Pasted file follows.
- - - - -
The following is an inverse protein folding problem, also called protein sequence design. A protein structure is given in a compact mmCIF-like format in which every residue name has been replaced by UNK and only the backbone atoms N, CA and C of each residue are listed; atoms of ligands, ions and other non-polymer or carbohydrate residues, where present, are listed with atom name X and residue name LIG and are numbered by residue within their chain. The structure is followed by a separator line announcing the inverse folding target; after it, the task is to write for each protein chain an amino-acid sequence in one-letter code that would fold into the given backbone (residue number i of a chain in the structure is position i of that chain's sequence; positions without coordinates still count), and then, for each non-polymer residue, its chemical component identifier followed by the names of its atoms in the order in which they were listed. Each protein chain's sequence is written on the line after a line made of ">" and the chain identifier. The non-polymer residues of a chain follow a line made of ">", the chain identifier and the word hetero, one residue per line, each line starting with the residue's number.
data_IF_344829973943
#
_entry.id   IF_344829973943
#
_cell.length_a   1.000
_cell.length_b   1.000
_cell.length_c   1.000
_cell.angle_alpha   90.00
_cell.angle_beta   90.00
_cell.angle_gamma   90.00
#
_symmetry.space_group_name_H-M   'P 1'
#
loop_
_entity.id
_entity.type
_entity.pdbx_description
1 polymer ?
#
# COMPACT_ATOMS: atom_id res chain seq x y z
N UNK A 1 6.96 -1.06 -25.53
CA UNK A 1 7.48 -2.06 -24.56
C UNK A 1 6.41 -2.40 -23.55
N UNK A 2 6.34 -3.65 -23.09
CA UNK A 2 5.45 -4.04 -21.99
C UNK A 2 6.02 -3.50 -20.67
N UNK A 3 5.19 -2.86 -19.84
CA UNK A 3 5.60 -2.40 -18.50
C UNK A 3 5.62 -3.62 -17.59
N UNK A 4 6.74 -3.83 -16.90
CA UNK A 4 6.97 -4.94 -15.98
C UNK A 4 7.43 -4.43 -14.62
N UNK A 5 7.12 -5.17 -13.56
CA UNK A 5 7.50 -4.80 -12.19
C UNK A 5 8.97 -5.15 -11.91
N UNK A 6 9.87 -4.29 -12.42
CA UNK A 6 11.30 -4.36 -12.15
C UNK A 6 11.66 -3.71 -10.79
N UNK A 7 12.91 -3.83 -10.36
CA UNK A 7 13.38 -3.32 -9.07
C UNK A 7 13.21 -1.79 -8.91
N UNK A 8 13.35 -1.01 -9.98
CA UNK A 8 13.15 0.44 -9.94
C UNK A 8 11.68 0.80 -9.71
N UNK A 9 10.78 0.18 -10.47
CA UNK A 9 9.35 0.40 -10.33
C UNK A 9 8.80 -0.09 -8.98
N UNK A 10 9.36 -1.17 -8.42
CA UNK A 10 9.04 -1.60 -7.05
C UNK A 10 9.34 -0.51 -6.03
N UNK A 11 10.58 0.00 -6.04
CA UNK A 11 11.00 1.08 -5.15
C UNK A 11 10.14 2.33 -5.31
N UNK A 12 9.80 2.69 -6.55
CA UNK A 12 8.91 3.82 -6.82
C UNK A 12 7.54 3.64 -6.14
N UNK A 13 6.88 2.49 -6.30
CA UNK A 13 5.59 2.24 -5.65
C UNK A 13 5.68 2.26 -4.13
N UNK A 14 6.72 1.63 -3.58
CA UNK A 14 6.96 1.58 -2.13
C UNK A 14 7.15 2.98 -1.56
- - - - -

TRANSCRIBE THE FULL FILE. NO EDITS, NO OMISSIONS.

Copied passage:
The following is an inverse protein folding problem, also called protein sequence design. A protein structure is given in a compact mmCIF-like format in which every residue name has been replaced by UNK and only the backbone atoms N, CA and C of each residue are listed; atoms of ligands, ions and other non-polymer or carbohydrate residues, where present, are listed with atom name X and residue name LIG and are numbered by residue within their chain. The structure is followed by a separator line announcing the inverse folding target; after it, the task is to write for each protein chain an amino-acid sequence in one-letter code that would fold into the given backbone (residue number i of a chain in the structure is position i of that chain's sequence; positions without coordinates still count), and then, for each non-polymer residue, its chemical component identifier followed by the names of its atoms in the order in which they were listed. Each protein chain's sequence is written on the line after a line made of ">" and the chain identifier. The non-polymer residues of a chain follow a line made of ">", the chain identifier and the word hetero, one residue per line, each line starting with the residue's number.
data_IF_344829973943
#
_entry.id   IF_344829973943
#
_cell.length_a   1.000
_cell.length_b   1.000
_cell.length_c   1.000
_cell.angle_alpha   90.00
_cell.angle_beta   90.00
_cell.angle_gamma   90.00
#
_symmetry.space_group_name_H-M   'P 1'
#
loop_
_entity.id
_entity.type
_entity.pdbx_description
1 polymer ?
#
# COMPACT_ATOMS: atom_id res chain seq x y z
N UNK A 1 6.96 -1.06 -25.53
CA UNK A 1 7.48 -2.06 -24.56
C UNK A 1 6.41 -2.40 -23.55
N UNK A 2 6.34 -3.65 -23.09
CA UNK A 2 5.45 -4.04 -21.99
C UNK A 2 6.02 -3.50 -20.67
N UNK A 3 5.19 -2.86 -19.84
CA UNK A 3 5.60 -2.40 -18.50
C UNK A 3 5.62 -3.62 -17.59
N UNK A 4 6.74 -3.83 -16.90
CA UNK A 4 6.97 -4.94 -15.98
C UNK A 4 7.43 -4.43 -14.62
N UNK A 5 7.12 -5.17 -13.56
CA UNK A 5 7.50 -4.80 -12.19
C UNK A 5 8.97 -5.15 -11.91
N UNK A 6 9.87 -4.29 -12.42
CA UNK A 6 11.30 -4.36 -12.15
C UNK A 6 11.66 -3.71 -10.79
N UNK A 7 12.91 -3.83 -10.36
CA UNK A 7 13.38 -3.32 -9.07
C UNK A 7 13.21 -1.79 -8.91
N UNK A 8 13.35 -1.01 -9.98
CA UNK A 8 13.15 0.44 -9.94
C UNK A 8 11.68 0.80 -9.71
N UNK A 9 10.78 0.18 -10.47
CA UNK A 9 9.35 0.40 -10.33
C UNK A 9 8.80 -0.09 -8.98
N UNK A 10 9.36 -1.17 -8.42
CA UNK A 10 9.04 -1.60 -7.05
C UNK A 10 9.34 -0.51 -6.03
N UNK A 11 10.58 0.00 -6.04
CA UNK A 11 11.00 1.08 -5.15
C UNK A 11 10.14 2.33 -5.31
N UNK A 12 9.80 2.69 -6.55
CA UNK A 12 8.91 3.82 -6.82
C UNK A 12 7.54 3.64 -6.14
N UNK A 13 6.88 2.49 -6.30
CA UNK A 13 5.59 2.24 -5.65
C UNK A 13 5.68 2.26 -4.13
N UNK A 14 6.72 1.63 -3.58
CA UNK A 14 6.96 1.58 -2.13
C UNK A 14 7.15 2.98 -1.56